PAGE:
The new rule allows a group of members to petition a federal credit union to inspect and copy non-confidential portions of the credit unions books, records and minutes. This includes: accounting information; minutes of meetings of the Board of Directors; and minutes of committee meetings. This inspection right exists upon petition of a minimum of 20 members to a maximum of 500 members (so long as they have been members for at least six months). Federal credit unions should be cognizant of this new rule. Although the rights of those petitioning members are protected, there are potential pitfalls to a credit union including potential invasion of member privacy, or interference with business relationships with vendors or other credit unions.
All credit unions should inspect their books, records, policies and procedures, including their charters and bylaws, to ensure that all documents are up-to-date, state-of-the-art and can withstand public scrutiny. Some documents should be carefully identified as confidential. Legal counsel should be consulted before a petition to inspect the credit unions books, records and minutes is received by the credit union.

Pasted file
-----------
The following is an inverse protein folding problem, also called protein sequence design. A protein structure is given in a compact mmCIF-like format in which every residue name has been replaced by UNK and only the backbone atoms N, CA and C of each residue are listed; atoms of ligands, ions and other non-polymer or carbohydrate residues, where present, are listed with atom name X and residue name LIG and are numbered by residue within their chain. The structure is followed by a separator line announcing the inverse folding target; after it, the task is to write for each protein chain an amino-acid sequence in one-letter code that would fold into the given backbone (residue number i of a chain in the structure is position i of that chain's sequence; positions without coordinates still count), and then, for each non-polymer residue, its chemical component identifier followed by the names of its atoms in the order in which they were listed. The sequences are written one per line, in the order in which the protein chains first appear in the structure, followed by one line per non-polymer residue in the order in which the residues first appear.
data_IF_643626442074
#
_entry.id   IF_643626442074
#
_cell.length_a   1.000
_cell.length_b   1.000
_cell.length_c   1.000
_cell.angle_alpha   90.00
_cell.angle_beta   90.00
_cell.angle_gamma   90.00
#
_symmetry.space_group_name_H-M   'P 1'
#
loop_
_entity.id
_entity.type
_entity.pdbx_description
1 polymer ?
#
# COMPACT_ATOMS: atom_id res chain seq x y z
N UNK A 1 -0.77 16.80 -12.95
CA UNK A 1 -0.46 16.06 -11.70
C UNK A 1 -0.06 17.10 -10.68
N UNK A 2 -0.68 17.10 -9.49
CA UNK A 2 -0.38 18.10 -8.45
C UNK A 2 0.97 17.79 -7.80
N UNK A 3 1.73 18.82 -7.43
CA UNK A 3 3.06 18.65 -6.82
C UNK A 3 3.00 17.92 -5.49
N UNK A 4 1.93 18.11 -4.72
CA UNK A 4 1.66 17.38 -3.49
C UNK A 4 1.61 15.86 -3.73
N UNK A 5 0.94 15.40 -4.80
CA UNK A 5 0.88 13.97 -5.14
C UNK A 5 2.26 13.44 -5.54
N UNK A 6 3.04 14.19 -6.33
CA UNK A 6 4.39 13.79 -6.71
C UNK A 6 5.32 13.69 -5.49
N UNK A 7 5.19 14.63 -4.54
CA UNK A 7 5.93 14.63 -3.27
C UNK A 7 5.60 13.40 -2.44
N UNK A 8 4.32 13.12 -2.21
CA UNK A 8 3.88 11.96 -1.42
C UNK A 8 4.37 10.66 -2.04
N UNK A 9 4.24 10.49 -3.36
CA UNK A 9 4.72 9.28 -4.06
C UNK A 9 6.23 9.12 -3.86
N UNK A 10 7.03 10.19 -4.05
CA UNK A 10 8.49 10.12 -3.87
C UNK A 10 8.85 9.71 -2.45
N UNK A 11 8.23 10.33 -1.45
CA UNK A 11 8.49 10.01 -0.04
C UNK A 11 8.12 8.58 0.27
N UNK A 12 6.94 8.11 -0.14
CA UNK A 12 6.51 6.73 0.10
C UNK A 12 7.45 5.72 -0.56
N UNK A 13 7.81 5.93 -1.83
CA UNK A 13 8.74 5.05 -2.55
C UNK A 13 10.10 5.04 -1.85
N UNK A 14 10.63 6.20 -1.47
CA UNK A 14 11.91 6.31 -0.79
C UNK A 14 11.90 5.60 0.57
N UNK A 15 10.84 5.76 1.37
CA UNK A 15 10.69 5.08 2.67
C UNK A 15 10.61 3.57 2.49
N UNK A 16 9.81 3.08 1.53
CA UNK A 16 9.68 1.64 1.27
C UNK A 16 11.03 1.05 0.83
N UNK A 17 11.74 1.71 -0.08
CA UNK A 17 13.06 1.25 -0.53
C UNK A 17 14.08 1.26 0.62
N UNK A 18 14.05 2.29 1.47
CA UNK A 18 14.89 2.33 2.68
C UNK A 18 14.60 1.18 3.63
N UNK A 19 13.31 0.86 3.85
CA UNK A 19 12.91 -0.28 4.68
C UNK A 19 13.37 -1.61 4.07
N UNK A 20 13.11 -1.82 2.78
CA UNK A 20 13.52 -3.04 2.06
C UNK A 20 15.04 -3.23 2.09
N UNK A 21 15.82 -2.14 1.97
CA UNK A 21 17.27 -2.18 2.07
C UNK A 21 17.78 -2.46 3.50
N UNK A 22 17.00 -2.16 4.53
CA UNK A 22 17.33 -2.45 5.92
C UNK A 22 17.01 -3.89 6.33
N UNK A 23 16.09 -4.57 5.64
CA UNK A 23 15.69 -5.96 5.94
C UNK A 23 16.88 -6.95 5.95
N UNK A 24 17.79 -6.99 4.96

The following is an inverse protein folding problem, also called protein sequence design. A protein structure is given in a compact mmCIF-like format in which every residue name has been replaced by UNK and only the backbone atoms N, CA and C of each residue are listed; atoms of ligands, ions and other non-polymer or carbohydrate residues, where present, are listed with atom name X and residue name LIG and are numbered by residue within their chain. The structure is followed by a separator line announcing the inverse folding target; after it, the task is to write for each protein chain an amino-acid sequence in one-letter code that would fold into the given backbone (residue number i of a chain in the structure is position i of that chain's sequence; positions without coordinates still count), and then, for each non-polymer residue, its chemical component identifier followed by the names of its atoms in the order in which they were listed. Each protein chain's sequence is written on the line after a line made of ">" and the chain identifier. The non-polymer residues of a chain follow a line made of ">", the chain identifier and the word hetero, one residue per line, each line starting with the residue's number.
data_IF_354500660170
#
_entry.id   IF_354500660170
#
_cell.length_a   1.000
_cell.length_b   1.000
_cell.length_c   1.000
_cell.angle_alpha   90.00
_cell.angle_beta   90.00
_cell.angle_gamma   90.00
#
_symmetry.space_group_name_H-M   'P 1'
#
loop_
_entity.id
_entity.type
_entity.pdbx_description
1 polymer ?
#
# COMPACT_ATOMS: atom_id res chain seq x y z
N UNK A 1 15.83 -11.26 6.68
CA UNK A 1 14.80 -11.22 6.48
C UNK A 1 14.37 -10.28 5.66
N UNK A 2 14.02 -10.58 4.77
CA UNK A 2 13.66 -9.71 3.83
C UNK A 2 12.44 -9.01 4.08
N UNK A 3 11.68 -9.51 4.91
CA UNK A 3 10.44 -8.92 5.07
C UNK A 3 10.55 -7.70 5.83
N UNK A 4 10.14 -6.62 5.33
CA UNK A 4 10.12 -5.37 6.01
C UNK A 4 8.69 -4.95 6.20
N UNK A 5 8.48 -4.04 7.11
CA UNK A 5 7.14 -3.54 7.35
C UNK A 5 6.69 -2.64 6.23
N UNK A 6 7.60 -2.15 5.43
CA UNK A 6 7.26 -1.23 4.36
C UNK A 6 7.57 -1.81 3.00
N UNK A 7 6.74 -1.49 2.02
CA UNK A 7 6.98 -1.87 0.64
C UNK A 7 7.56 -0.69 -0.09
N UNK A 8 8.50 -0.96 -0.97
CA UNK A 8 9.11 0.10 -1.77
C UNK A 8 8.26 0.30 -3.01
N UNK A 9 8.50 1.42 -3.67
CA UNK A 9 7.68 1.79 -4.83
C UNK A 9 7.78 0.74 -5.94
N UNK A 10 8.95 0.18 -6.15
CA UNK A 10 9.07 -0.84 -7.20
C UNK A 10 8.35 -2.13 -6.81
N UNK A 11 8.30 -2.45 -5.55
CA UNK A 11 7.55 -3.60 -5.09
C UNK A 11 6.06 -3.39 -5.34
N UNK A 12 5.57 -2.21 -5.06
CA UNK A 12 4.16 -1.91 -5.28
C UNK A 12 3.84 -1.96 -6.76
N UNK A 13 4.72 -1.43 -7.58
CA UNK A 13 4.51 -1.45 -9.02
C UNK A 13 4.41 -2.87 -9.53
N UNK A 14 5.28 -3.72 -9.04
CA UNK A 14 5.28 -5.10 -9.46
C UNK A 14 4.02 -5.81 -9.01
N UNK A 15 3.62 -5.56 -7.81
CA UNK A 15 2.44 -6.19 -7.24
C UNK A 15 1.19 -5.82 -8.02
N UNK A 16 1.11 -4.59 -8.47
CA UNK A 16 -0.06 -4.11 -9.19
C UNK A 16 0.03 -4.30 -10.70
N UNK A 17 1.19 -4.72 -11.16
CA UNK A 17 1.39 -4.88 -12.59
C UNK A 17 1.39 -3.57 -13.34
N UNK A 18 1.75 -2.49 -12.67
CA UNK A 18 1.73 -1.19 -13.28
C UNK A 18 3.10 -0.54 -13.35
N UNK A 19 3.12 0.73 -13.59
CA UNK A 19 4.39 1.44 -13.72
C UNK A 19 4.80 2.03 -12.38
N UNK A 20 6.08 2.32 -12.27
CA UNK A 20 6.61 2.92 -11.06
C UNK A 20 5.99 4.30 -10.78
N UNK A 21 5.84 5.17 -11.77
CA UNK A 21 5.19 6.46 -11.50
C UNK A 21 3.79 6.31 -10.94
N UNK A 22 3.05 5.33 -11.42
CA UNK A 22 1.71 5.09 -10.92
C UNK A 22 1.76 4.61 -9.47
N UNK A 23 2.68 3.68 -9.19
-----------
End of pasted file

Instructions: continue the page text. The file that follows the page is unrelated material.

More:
The contents of this publication are intended for general information only and should not be construed as legal advice or a legal opinion on specific facts and circumstances.
The contents of this publication are intended for general information only and should not be construed as legal advice or a legal opinion on specific facts and circumstances. Copyright 2019.